The layoffs follow the moves by Stellantis to eliminate the third shift at Warren Truck Assembly Plant (WTAP) in suburban Detroit and to effectively close the Belvidere Assembly Plant in Illinois. It is not known if the layoffs at Forvia were directly related to the third shift elimination at WTAP.
The company claimed most of the workers being impacted were temp workers and would be shifted to open positions if available. In 2019, the company announced the opening of the plant, which originally employed about 500 workers. The company extracted subsidies from state and local authorities for the investment, including a $2 million Michigan Business Development program grant.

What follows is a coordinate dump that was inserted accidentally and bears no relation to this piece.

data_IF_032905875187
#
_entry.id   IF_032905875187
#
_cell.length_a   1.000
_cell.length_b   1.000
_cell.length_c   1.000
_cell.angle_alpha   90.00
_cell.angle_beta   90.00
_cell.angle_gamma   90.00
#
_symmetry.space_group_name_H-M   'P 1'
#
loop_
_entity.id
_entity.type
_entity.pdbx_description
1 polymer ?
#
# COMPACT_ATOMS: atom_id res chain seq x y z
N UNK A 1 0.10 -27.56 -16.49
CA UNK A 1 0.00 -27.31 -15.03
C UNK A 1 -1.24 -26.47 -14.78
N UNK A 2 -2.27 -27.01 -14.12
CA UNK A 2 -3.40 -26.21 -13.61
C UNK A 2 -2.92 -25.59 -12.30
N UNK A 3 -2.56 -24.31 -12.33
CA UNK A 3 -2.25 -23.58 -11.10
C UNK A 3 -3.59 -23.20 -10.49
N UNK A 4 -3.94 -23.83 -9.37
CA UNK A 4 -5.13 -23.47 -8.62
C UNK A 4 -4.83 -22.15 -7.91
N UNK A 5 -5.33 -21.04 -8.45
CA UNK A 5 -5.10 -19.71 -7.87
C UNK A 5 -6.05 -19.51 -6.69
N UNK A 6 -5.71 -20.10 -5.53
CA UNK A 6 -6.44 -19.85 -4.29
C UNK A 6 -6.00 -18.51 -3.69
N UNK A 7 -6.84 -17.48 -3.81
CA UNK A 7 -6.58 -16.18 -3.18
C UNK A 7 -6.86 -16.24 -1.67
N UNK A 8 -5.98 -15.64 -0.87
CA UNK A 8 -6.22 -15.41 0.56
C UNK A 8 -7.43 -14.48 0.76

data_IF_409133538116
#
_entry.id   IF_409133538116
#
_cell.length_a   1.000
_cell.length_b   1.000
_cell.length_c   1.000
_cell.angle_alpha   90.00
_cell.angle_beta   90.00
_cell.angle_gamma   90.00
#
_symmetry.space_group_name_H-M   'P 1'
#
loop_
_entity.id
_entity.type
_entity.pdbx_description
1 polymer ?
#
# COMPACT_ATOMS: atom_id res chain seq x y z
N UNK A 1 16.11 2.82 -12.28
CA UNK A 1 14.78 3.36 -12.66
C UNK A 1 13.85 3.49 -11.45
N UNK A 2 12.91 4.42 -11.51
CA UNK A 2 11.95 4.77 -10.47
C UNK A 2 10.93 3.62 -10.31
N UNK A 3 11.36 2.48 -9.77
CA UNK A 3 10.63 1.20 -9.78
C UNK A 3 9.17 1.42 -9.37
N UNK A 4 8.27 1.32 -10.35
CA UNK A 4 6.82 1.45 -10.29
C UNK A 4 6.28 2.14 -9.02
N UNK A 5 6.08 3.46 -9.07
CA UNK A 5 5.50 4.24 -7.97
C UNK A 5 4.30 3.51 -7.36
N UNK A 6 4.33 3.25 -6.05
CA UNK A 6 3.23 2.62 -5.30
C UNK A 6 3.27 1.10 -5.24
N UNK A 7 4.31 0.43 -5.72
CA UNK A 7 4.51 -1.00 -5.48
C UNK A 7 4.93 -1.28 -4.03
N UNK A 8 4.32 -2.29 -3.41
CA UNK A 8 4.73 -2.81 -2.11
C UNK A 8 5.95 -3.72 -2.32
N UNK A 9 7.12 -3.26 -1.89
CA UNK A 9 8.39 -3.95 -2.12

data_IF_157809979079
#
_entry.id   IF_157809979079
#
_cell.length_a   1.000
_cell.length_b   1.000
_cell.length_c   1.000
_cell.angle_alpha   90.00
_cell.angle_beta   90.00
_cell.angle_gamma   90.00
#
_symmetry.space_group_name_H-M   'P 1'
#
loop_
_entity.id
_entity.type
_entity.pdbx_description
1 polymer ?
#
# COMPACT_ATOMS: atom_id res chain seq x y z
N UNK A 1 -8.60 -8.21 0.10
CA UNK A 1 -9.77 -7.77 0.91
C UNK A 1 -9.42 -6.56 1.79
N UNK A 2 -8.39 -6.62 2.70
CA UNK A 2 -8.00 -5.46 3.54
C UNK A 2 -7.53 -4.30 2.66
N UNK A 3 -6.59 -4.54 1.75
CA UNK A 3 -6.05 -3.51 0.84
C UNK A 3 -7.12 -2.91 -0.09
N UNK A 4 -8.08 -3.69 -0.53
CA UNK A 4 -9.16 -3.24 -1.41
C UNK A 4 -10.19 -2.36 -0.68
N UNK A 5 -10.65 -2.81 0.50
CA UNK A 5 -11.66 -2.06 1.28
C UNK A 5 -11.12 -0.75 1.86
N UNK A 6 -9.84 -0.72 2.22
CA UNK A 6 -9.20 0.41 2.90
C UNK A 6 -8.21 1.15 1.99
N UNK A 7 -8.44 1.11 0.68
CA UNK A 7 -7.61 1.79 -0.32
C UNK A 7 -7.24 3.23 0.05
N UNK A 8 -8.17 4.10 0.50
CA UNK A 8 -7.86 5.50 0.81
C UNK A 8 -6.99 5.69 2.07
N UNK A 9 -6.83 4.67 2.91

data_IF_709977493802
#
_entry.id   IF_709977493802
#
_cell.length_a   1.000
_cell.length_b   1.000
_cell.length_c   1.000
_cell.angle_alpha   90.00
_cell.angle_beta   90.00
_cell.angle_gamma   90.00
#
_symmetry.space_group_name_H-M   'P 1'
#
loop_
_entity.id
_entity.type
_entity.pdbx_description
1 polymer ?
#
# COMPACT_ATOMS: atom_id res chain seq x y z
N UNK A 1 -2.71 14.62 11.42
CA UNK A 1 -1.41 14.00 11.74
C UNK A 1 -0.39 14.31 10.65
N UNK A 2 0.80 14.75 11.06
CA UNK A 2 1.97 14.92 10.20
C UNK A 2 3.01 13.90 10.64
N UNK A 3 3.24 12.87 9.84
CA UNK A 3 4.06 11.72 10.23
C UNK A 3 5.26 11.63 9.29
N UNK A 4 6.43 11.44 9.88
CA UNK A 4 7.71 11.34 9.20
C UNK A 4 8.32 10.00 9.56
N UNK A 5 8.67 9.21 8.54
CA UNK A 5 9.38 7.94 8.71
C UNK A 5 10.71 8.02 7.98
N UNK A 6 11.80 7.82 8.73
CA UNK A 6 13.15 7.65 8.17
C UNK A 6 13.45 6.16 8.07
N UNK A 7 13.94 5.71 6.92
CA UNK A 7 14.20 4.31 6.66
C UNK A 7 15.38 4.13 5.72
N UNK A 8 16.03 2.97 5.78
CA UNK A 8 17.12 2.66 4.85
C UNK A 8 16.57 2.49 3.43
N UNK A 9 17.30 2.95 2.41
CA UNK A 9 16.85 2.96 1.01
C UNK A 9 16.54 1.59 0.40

The union at the plant, United Auto Workers Local 155, responded to the layoffs by promoting anti-Mexican chauvinism, while trying to downplay their impact. In remarks quoted by Automotive News, Local 155 Vice President Waymon Halty said production was being shifted to a Forvia facility in Mexico. “We tried our best to keep it here in the United States,” he said. “That department is going to Mexico because it comes with a lot of costs and productivity issues and quality issues.”
He said the “upside” of the announcement was that “only” temp workers were being impacted. He then added, speaking like a mouthpiece for management, “We were better off having the department there, but the cost of it wasn’t making sense.”